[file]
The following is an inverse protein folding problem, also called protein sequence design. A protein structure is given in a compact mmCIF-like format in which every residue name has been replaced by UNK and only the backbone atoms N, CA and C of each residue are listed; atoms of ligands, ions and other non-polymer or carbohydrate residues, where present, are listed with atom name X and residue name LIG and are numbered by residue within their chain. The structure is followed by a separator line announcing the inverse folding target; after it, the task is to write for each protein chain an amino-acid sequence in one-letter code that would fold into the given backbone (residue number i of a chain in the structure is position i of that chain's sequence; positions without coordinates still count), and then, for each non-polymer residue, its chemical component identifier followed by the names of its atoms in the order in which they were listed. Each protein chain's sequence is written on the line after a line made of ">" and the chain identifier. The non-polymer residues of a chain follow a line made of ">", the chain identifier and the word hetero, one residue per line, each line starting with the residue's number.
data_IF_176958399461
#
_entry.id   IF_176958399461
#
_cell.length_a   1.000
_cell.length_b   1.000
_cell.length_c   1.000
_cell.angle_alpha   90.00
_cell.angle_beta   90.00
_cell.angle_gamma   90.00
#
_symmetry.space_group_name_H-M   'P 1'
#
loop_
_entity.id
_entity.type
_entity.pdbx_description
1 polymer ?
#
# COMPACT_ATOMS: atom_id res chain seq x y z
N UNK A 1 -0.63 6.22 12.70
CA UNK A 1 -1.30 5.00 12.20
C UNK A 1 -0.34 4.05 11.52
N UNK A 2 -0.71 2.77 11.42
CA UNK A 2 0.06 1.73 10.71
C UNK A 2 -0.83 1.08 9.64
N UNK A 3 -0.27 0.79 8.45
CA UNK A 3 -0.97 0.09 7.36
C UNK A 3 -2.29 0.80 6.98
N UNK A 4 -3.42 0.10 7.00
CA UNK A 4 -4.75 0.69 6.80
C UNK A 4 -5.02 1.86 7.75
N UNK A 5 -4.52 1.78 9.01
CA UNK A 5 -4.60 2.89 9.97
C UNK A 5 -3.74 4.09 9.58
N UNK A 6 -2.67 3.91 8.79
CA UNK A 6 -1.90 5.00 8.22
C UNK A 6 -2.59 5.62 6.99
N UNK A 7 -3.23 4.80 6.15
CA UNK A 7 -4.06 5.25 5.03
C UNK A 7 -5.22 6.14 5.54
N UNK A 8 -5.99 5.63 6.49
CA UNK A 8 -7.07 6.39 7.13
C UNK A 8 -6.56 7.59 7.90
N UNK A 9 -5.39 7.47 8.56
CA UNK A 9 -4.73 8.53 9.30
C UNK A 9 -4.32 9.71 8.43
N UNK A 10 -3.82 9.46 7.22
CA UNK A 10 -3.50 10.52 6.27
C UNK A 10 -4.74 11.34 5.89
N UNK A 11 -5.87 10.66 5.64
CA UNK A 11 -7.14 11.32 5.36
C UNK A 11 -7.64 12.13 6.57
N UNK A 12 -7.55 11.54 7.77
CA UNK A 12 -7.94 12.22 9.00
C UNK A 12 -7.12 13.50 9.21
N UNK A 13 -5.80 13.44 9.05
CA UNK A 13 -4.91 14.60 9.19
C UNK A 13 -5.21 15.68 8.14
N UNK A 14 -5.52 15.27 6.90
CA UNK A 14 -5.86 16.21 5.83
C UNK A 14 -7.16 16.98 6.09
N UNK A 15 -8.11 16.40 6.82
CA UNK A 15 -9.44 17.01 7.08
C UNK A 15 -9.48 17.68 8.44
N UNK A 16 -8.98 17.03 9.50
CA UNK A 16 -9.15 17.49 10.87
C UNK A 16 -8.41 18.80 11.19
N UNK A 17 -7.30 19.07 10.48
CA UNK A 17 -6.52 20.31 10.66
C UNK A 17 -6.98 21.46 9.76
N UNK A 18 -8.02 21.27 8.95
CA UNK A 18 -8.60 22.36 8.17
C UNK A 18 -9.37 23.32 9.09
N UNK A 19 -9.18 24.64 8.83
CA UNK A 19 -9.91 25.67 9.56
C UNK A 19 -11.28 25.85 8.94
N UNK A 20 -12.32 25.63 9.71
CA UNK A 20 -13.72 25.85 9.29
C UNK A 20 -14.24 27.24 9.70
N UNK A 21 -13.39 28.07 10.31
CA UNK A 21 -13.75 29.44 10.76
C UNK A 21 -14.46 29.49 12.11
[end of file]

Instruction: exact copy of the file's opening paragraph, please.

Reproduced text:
The following is an inverse protein folding problem, also called protein sequence design. A protein structure is given in a compact mmCIF-like format in which every residue name has been replaced by UNK and only the backbone atoms N, CA and C of each residue are listed; atoms of ligands, ions and other non-polymer or carbohydrate residues, where present, are listed with atom name X and residue name LIG and are numbered by residue within their chain. The structure is followed by a separator line announcing the inverse folding target; after it, the task is to write for each protein chain an amino-acid sequence in one-letter code that would fold into the given backbone (residue number i of a chain in the structure is position i of that chain's sequence; positions without coordinates still count), and then, for each non-polymer residue, its chemical component identifier followed by the names of its atoms in the order in which they were listed. Each protein chain's sequence is written on the line after a line made of ">" and the chain identifier. The non-polymer residues of a chain follow a line made of ">", the chain identifier and the word hetero, one residue per line, each line starting with the residue's number.